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Opportunity or menace?

Come 2005, and the Multi-Fibre Arrangement (MFA) -- the framework for bilateral agreements establishing import quotas to limit textiles a...

Written by Nilanjan Banik |
April 5, 1999

Come 2005, and the Multi-Fibre Arrangement (MFA) — the framework for bilateral agreements establishing import quotas to limit textiles and garment imports — is to be phased out. The MFA, since its inception in 1961, dealt almost exclusively with developing country exports. In 2005, these quotas will go and exporting countries will compete freely. India, for which textiles form a major component of exports, stands to gain, right?Debatable. India’s competitors in textiles exports await this opportunity too. Only the most efficient exporters will survive as importing countries no longer discriminate between exporters. True, the MFA has restricted developing countries’ exports and shifted inputs to inefficient lines of production. But it has also assured them of some niche markets. Under MFA, export quotas are assigned irrespective of how competitive an exporting nation is. MFA also helps the exporting country make profits in the form of quota rent. The quotas allocated to a country are always in highdemand.

Considerable amounts of rent are generated in allocating them to particular firms. But, of course, quota allocation raises the prices of these exporters’ products, for the rent they pay is factored into their prices. For less competitive countries, the MFA phase-out will bring more losses than gain. Unfortunately, India seems to be one of them. The problem with our textiles originates from its dependence on the unorganised sector, with its creaky infrastructure, low capitalisation, dated technologies, poor market research and poor R&D.

Most trade takes place through retailers who are not well versed in changing fashions in the developed world. India is way down on the investment ladder as well. Average machine investment here is $2,790 compared with $2.5 million in Hong Kong and nearly $1 million in mainland China. Indian firms are smaller, with an average machine number of 119 against 698 in Hong Kong and 605 in China. It also reflects lower investment per machine, at $250 here, versus $3,510 inHong Kong and $1,500 in China.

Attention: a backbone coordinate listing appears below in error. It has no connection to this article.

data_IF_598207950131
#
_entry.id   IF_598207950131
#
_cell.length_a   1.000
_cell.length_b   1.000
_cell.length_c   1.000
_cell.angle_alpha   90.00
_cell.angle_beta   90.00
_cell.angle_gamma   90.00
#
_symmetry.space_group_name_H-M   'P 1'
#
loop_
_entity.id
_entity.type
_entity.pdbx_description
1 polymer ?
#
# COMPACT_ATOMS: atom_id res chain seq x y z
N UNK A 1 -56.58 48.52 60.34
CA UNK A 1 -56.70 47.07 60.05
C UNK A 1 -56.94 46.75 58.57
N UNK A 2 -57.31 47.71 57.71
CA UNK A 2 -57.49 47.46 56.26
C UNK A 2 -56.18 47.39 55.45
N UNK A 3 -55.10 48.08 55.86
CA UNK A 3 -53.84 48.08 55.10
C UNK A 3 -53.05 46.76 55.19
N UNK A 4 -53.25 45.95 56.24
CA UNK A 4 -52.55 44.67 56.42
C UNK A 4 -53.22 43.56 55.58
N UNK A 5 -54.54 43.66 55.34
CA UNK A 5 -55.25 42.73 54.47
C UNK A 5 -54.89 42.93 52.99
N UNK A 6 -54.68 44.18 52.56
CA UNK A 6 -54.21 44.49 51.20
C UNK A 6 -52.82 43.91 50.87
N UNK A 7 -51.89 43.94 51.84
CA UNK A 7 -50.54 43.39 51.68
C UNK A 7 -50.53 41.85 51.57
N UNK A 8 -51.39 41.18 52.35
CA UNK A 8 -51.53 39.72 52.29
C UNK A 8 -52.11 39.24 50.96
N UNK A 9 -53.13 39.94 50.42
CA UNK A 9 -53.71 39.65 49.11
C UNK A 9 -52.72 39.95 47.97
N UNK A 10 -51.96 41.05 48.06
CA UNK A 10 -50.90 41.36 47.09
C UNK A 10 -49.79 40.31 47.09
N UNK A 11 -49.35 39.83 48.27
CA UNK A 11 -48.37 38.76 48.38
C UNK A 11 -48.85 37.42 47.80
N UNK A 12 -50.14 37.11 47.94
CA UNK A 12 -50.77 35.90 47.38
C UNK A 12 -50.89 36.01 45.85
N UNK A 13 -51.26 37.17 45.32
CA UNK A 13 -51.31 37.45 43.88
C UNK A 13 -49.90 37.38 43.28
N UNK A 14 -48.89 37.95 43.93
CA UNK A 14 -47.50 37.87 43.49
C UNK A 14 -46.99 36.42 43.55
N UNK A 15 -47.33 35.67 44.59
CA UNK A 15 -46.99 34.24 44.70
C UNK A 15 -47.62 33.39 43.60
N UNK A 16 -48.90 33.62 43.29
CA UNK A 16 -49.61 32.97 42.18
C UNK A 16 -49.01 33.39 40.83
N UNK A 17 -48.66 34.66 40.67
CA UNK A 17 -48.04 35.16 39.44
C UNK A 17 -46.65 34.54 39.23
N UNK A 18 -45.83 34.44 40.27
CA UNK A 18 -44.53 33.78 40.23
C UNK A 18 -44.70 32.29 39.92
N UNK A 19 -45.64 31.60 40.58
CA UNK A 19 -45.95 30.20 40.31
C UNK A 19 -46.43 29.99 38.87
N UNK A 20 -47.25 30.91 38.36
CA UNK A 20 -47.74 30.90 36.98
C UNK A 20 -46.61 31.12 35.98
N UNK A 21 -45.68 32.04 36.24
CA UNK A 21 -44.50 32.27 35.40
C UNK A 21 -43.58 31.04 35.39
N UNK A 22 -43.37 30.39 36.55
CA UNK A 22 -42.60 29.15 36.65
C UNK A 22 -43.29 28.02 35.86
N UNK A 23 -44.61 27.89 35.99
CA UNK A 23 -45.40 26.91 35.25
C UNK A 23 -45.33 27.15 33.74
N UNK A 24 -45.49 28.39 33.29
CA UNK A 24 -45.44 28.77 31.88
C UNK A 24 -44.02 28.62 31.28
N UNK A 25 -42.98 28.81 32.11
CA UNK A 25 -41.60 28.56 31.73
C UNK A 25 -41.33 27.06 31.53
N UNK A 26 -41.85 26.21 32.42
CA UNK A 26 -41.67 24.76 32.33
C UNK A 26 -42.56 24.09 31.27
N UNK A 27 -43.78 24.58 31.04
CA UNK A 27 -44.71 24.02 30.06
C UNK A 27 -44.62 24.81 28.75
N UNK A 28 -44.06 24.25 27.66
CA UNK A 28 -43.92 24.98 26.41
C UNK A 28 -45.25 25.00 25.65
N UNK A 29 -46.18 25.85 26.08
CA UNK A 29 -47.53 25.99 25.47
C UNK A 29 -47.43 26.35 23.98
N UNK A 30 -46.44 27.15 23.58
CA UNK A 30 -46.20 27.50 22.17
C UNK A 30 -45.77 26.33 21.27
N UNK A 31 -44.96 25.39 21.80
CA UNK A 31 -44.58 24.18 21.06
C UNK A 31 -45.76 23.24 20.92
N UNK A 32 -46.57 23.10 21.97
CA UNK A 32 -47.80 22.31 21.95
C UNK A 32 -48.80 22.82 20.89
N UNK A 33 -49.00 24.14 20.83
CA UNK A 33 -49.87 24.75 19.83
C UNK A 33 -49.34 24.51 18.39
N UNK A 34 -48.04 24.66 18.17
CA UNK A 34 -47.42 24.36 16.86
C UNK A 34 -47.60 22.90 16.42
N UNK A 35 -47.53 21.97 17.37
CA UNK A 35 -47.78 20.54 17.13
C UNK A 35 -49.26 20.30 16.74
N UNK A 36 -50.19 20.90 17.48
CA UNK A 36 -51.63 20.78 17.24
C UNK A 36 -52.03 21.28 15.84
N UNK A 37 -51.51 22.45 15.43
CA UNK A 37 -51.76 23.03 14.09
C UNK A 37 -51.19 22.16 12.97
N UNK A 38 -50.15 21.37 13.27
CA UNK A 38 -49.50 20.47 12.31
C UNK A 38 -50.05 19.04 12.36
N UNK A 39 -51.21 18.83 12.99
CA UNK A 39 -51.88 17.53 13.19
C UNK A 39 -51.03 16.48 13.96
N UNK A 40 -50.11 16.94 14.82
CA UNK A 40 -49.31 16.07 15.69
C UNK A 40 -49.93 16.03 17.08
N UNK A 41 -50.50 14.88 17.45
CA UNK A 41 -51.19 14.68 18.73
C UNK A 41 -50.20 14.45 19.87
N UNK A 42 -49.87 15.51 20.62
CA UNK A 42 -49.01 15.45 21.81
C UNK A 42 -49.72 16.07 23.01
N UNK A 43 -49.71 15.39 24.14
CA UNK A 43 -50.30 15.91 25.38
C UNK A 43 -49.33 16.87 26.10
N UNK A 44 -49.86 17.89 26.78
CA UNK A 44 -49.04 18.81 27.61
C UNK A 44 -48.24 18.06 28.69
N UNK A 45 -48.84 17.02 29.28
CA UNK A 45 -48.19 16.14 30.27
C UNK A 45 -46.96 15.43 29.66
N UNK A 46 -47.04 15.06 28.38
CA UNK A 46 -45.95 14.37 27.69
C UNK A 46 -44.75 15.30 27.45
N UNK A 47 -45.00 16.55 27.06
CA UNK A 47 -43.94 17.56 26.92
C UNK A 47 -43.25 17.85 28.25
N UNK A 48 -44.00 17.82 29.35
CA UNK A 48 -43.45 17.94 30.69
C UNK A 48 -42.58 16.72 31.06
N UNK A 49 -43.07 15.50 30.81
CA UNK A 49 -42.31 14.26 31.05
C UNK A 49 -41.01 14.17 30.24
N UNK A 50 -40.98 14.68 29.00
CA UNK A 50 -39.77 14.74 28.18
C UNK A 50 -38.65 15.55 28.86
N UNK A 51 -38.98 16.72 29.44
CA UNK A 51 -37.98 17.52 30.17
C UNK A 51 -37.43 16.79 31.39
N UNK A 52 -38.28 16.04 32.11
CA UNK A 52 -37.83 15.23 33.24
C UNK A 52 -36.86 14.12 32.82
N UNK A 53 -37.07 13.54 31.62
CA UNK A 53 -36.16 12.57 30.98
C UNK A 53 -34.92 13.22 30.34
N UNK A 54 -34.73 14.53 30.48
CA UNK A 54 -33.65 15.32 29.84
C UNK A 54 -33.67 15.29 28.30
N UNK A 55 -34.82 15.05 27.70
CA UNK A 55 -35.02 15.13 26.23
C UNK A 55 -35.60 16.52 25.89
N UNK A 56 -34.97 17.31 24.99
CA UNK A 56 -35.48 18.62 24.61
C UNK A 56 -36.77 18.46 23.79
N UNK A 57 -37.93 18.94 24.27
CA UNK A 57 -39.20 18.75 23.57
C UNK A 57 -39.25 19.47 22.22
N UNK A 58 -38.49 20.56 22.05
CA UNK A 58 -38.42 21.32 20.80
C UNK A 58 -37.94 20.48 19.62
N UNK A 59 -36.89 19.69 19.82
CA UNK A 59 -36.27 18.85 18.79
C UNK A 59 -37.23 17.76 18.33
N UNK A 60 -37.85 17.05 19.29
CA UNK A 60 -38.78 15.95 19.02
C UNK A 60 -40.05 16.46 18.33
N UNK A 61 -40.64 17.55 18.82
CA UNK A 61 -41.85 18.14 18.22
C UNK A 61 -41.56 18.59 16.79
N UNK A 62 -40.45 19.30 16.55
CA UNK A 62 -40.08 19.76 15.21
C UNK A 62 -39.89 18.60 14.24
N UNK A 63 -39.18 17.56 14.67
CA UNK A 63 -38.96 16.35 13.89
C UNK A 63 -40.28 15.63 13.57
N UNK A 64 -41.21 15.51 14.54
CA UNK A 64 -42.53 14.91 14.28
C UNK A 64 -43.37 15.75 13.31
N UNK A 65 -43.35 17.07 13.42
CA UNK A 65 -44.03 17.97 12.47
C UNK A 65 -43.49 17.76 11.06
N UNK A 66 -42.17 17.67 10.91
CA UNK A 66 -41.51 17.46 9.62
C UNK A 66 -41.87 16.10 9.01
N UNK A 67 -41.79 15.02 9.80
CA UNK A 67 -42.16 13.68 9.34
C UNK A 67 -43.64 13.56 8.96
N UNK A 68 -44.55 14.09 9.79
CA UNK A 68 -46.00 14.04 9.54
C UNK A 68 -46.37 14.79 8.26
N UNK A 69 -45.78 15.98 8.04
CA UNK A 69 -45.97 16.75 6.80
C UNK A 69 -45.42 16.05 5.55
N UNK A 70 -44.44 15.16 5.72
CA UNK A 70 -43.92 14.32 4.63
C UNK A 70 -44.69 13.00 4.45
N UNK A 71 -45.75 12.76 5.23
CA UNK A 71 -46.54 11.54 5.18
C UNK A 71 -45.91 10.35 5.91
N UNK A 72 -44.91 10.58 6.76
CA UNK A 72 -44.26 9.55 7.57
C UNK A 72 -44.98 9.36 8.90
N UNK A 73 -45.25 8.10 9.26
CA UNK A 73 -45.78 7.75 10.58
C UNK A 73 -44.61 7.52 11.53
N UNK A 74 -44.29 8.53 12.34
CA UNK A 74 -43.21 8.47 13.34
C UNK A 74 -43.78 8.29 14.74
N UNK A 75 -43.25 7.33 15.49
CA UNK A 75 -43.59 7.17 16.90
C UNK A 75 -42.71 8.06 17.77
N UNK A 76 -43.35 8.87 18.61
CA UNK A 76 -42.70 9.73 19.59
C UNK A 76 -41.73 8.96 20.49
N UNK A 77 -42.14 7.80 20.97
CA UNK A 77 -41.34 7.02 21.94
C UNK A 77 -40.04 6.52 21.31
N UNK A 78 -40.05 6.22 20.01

India has a much higher proportion of manually operated machines, and its power machines are less sophisticated. In South Korea, Taiwan, Hong Kong and China, the average number of processing machines in an apparel export firm is 31, 13, 28 and 35 respectively, against five in India. Obstinate industrial policy precludes large investments in the garments unless half of the output is exported. Fibres and yarn face high export taxes to cater to the handloom sector. Higher customs rates for synthetic fibres raise their costs, whereas world demand for synthetic garments is rising faster than for cotton.

Nor does cheap labour cover these shortcomings. According to a cost comparison by New York-based Weiner International Inc, in 1993 the wage cost per hour in China was 40 cents to India’s 60 cents.

Indian labour productivity has fallen after liberalisation in this industry. In textiles, cotton garments and clothing, cotton textiles handlooms, khadi, and cotton textiles powerloomssaw a productivity fall of 0.67, 1.88, 3.87 and 0.01 per cent respectively. China has rapidly developed capacity in mad-made fibres in line with world tastes. In India, cotton continues to get preferential treatment. China also has diversified much more. It is the largest producer of cotton and cotton yarn, the second largest producer of wool and yet, by 2000, man-made fibres will make up 30 per cent of all fibres produced there. In a world of changing tastes, such variety is essential for any competitive edge.

With the MFA phase-out, major markets will emerge in the higher end segments, where China is competitive. Its garment exports have significantly increased their share in the US market.

The author is research officer, Rajiv Gandhi Institute for Contemporary Studies

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